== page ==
Holzer and his collaborators have conducted a number of analyses of each of these two surveys of employers. As discussed in the next chapter, valuable additional analyses could be done on issues covered by the surveys, but not yet addressed analytically by Holzer or others.

The importance of these surveys stems primarily from two features. First, the content of these surveys is entirely "on target." They were carefully designed to collect objective and detailed information from employers on important aspects of employers' experience with TANF recipients. For example, one series of questions addressed the specific skills sought by employers for particular jobs that have recently been filled. Respondents were asked "Does this position involve filling out forms on a daily basis?" and "Does this position involve keeping a close watch over gauges, dials, or instruments of any kind?" No other data source comes close to providing pertinent quantitative information at this level of detail.

Second, the surveys were administered to a stratified, random sample of employers in four major cities, including Chicago and Los Angeles, two of the largest cities in the U.S. The response rate for the interviews exceeded 60 percent in all four cities. The resulting employer sample is much more representative than comparable data sources (the exception is databases based on employer-reporting systems such as Unemployment Insurance and Bureau of Labor Statistics).

The surveys, however, have several noteworthy limitations. First, they were administered in only four cities, three of which are in the Midwest, and thus may not be nationally representative. As noted in the last chapter, research indicates that employers in urban centers are much more likely to hire TANF recipients than other employers. The absence of nonmetropolitan employers in these surveys may consequently skew their findings from a national perspective.

Second, the surveys were administered near the peak of the economic expansion during the 1990s. Employer demand for unskilled workers was extraordinarily high, which undoubtedly affected the survey responses.

Third, the surveys focused on recruitment and hiring practices, paying much less attention to employer practices following hiring. Indeed, the respondents for the surveys were the individuals identified as responsible for company hiring. As a result, the other practices shown in Exhibit 3.1 were largely ignored.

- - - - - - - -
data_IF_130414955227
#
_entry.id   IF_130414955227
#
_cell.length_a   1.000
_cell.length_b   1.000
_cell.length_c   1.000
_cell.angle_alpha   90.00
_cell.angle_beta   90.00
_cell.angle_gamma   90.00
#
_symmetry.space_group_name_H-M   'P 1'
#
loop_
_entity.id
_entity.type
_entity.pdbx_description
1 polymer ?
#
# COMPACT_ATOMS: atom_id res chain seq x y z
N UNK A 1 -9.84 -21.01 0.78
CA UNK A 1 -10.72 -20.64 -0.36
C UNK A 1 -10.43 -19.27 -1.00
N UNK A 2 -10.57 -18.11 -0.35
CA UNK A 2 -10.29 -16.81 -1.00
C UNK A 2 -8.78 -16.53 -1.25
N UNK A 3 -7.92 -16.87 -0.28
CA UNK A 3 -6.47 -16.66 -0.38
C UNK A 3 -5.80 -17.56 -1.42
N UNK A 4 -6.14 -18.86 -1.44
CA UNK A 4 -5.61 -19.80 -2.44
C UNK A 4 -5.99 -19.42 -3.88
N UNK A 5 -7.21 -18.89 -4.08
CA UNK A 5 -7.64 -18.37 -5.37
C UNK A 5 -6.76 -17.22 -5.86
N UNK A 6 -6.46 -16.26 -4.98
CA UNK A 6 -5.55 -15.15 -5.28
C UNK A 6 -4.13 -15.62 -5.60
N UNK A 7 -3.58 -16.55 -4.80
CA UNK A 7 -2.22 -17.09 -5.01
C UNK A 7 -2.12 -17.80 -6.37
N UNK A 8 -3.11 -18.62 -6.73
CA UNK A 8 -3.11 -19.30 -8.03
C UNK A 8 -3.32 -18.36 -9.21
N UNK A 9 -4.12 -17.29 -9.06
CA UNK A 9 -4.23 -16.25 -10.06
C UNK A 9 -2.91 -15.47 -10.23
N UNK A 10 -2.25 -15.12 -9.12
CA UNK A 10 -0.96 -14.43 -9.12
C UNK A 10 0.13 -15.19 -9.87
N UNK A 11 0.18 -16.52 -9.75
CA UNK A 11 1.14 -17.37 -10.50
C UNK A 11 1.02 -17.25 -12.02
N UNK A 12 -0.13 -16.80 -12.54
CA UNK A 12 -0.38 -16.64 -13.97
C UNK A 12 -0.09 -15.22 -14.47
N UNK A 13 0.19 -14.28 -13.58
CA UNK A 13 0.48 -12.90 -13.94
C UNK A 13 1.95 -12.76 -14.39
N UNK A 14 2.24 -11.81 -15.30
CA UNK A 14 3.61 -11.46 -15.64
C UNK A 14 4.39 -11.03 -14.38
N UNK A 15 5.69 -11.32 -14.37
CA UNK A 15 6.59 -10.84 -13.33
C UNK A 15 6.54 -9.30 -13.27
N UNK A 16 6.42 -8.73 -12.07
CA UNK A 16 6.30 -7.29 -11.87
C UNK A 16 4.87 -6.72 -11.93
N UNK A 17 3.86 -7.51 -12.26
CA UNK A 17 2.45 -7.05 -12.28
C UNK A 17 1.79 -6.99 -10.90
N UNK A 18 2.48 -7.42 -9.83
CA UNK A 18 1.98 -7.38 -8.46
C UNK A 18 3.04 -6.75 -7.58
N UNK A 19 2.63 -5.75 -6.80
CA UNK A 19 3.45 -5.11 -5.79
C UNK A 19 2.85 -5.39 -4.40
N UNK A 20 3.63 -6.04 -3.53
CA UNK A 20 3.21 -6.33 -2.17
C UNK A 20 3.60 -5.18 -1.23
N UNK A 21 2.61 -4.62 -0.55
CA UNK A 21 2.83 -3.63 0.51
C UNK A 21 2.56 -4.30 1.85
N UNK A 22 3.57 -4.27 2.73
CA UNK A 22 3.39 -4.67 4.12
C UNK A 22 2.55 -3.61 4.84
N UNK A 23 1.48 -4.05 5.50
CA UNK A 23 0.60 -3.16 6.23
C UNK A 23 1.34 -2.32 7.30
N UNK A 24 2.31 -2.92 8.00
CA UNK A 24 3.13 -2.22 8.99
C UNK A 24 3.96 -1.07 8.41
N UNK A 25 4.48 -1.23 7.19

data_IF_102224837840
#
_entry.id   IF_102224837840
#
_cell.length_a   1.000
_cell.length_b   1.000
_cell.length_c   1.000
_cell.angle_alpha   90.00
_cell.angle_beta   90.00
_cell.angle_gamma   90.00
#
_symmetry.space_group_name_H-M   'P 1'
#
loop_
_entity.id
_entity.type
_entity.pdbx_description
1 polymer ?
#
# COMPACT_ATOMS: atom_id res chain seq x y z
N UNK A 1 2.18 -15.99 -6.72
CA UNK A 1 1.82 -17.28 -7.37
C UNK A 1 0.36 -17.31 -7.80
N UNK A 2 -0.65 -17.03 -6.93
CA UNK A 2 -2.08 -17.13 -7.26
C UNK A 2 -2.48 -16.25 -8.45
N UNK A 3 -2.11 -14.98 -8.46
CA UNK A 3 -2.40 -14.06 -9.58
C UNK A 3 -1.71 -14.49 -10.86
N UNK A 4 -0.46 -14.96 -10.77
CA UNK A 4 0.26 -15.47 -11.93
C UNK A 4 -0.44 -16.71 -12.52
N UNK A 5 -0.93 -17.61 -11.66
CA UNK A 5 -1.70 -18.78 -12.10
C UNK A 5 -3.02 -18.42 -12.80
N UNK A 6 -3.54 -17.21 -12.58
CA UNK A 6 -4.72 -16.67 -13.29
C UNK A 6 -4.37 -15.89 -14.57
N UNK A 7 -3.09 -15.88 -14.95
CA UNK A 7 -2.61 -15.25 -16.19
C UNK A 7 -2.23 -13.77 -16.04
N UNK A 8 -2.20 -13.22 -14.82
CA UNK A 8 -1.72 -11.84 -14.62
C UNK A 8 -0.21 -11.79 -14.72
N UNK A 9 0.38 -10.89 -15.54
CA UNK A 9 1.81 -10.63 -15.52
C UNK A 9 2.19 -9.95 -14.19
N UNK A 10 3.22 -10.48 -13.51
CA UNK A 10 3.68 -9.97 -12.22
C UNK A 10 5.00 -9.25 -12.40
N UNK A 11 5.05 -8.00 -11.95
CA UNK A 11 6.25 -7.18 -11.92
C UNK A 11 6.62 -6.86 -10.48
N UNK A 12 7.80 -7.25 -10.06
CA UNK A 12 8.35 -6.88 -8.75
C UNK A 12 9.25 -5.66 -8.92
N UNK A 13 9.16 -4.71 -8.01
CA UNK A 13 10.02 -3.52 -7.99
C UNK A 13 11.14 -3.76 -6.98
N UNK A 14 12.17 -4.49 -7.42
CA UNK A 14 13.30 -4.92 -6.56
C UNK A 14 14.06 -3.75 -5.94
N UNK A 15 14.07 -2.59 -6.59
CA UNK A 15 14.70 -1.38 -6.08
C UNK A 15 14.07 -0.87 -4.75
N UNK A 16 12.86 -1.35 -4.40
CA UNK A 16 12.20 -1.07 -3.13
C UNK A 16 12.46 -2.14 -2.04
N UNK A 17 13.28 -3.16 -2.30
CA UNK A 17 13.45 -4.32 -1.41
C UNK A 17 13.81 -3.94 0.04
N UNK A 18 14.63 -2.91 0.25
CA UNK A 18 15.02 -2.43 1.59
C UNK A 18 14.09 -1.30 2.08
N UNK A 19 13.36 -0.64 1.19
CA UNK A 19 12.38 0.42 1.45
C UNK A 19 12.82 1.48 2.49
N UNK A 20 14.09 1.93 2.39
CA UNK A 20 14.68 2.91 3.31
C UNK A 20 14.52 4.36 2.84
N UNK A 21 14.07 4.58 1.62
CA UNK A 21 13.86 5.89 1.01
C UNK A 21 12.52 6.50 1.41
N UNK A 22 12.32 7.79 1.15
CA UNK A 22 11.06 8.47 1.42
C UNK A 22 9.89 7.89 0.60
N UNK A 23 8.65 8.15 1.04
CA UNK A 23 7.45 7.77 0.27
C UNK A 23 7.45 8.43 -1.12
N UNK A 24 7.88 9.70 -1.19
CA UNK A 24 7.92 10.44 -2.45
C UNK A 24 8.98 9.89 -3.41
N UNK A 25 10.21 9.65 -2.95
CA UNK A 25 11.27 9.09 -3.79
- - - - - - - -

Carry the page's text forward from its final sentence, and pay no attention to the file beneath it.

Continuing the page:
Fourth, the surveys paid limited attention to labor market intermediaries. Respondents were asked about organizations with which employers worked in recruiting and hiring individuals. However, they were asked little either about the intermediaries' mission or about the specific services they performed. This has implications for the interpretation of the survey findings. For example, an employer's interest in hiring TANF recipients can be expressed in different ways. One is an employer's willingness to hire individual recipients. Another is an employer's tolerance for recipients' relatively poor soft skills and relatively high support service needs. Both of these issues are addressed quite well in Holzer's surveys. However, another way employers show their interest is in working with labor market intermediaries that focus on TANF recipients, including welfare agencies. While expressions of willingness and tolerance on a survey suggest potential interest in welfare recipients as employees, established working relationships with the right intermediaries demonstrate this interest.

3.1.3 Welfare to Work Partnership Surveys of Intermediaries

Two surveys of labor market intermediaries were undertaken at about the same time as Holzer's surveys of employers. The surveys, which were completed by more than three-quarters of the 214 intermediaries identified by the Welfare to Work Partnership in the Atlanta and New Orleans metropolitan areas,(12) identified the services they provided to employers in connection with TANF recipients. The surveys in Atlanta and New Orleans were used to develop guides for use by employers in those cities (Abt Associates, 1999a and 1999b), and have not been used for research purposes.

These surveys are important for two reasons. First, they collected detailed information from intermediaries on (1) the missions of the intermediaries, (2) all types of services they provided to employers, and (3) the types of companies and business sectors they served. Second, the survey sought to interview all pertinent labor market intermediaries identified in two major metropolitan areas. The survey response rate for these interviews was 72 percent in New Orleans and 81 percent in the Atlanta area. This is the only survey of intermediaries that has been administered in this way.

Yet these surveys have clear limitations. Like the Holzer surveys, they were administered in urban settings  in this case two metropolitan areas  during the late 1990s. Importantly, in large part because the intermediary universe is a fraction of that for employers, the sample of completed interviews is very small  only 164. Finally, while intermediaries were asked to identify several employers with which they worked, follow-up interviews were done with only a small sample of these employers.

View full report


"report.pdf" (pdf, 212.99Kb)

Note: Documents in PDF format require the Adobe Acrobat Reader®. If you experience problems with PDF documents, please download the latest version of the Reader®

View full report


"appendix.pdf" (pdf, 433.16Kb)

Note: Documents in PDF format require the Adobe Acrobat Reader®. If you experience problems with PDF documents, please download the latest version of the Reader®